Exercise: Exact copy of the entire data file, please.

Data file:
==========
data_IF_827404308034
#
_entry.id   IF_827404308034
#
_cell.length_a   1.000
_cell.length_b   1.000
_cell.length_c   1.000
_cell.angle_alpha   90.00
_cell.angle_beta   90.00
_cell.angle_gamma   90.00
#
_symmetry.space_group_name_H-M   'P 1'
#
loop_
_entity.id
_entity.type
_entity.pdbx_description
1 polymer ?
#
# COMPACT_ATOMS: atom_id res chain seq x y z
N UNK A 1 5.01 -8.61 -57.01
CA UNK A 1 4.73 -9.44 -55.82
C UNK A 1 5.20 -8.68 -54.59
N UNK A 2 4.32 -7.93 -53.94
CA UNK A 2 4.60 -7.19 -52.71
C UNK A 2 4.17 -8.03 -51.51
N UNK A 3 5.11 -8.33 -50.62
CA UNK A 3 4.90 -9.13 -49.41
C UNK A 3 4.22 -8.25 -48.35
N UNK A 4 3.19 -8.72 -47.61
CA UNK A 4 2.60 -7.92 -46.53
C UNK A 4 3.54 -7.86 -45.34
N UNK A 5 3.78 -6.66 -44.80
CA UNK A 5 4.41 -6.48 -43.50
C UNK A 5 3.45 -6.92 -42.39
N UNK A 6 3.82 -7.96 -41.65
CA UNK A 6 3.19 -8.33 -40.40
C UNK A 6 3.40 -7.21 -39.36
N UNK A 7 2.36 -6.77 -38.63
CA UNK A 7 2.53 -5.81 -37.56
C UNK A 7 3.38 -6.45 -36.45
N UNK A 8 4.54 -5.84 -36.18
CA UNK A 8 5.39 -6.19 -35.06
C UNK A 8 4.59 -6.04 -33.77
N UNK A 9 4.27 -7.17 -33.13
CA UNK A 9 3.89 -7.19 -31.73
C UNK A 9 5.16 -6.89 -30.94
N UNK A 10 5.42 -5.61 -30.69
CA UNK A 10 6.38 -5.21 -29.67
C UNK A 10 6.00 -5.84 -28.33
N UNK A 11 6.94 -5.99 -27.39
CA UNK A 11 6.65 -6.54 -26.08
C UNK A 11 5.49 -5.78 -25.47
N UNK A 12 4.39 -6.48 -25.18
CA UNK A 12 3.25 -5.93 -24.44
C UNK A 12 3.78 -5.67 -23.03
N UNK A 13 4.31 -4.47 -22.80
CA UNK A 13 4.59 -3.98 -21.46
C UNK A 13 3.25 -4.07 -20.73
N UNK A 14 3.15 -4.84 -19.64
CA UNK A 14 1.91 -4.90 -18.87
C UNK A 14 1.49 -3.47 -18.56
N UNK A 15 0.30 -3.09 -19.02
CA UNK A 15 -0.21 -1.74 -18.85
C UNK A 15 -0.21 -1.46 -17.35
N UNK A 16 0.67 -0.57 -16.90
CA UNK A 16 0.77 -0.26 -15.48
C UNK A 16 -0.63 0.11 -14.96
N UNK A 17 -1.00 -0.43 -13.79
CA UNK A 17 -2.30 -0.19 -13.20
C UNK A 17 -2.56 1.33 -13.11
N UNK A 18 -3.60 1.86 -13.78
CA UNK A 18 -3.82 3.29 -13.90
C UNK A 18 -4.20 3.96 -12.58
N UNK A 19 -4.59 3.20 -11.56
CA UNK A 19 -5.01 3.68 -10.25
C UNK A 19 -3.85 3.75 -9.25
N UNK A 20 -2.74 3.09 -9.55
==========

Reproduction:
data_IF_827404308034
#
_entry.id   IF_827404308034
#
_cell.length_a   1.000
_cell.length_b   1.000
_cell.length_c   1.000
_cell.angle_alpha   90.00
_cell.angle_beta   90.00
_cell.angle_gamma   90.00
#
_symmetry.space_group_name_H-M   'P 1'
#
loop_
_entity.id
_entity.type
_entity.pdbx_description
1 polymer ?
#
# COMPACT_ATOMS: atom_id res chain seq x y z
N UNK A 1 5.01 -8.61 -57.01
CA UNK A 1 4.73 -9.44 -55.82
C UNK A 1 5.20 -8.68 -54.59
N UNK A 2 4.32 -7.93 -53.94
CA UNK A 2 4.60 -7.19 -52.71
C UNK A 2 4.17 -8.03 -51.51
N UNK A 3 5.11 -8.33 -50.62
CA UNK A 3 4.90 -9.13 -49.41
C UNK A 3 4.22 -8.25 -48.35
N UNK A 4 3.19 -8.72 -47.61
CA UNK A 4 2.60 -7.92 -46.53
C UNK A 4 3.54 -7.86 -45.34
N UNK A 5 3.78 -6.66 -44.80
CA UNK A 5 4.41 -6.48 -43.50
C UNK A 5 3.45 -6.92 -42.39
N UNK A 6 3.82 -7.96 -41.65
CA UNK A 6 3.19 -8.33 -40.40
C UNK A 6 3.40 -7.21 -39.36
N UNK A 7 2.36 -6.77 -38.63
CA UNK A 7 2.53 -5.81 -37.56
C UNK A 7 3.38 -6.45 -36.45
N UNK A 8 4.54 -5.84 -36.18
CA UNK A 8 5.39 -6.19 -35.06
C UNK A 8 4.59 -6.04 -33.77
N UNK A 9 4.27 -7.17 -33.13
CA UNK A 9 3.89 -7.19 -31.73
C UNK A 9 5.16 -6.89 -30.94
N UNK A 10 5.42 -5.61 -30.69
CA UNK A 10 6.38 -5.21 -29.67
C UNK A 10 6.00 -5.84 -28.33
N UNK A 11 6.94 -5.99 -27.39
CA UNK A 11 6.65 -6.54 -26.08
C UNK A 11 5.49 -5.78 -25.47
N UNK A 12 4.39 -6.48 -25.18
CA UNK A 12 3.25 -5.93 -24.44
C UNK A 12 3.78 -5.67 -23.03
N UNK A 13 4.31 -4.47 -22.80
CA UNK A 13 4.59 -3.98 -21.46
C UNK A 13 3.25 -4.07 -20.73
N UNK A 14 3.15 -4.84 -19.64
CA UNK A 14 1.91 -4.90 -18.87
C UNK A 14 1.49 -3.47 -18.56
N UNK A 15 0.30 -3.09 -19.02
CA UNK A 15 -0.21 -1.74 -18.85
C UNK A 15 -0.21 -1.46 -17.35
N UNK A 16 0.67 -0.57 -16.90
CA UNK A 16 0.77 -0.26 -15.48
C UNK A 16 -0.63 0.11 -14.96
N UNK A 17 -1.00 -0.43 -13.79
CA UNK A 17 -2.30 -0.19 -13.20
C UNK A 17 -2.56 1.33 -13.11
N UNK A 18 -3.60 1.86 -13.78
CA UNK A 18 -3.82 3.29 -13.90
C UNK A 18 -4.20 3.96 -12.58
N UNK A 19 -4.59 3.20 -11.56
CA UNK A 19 -5.01 3.68 -10.25
C UNK A 19 -3.85 3.75 -9.25
N UNK A 20 -2.74 3.09 -9.55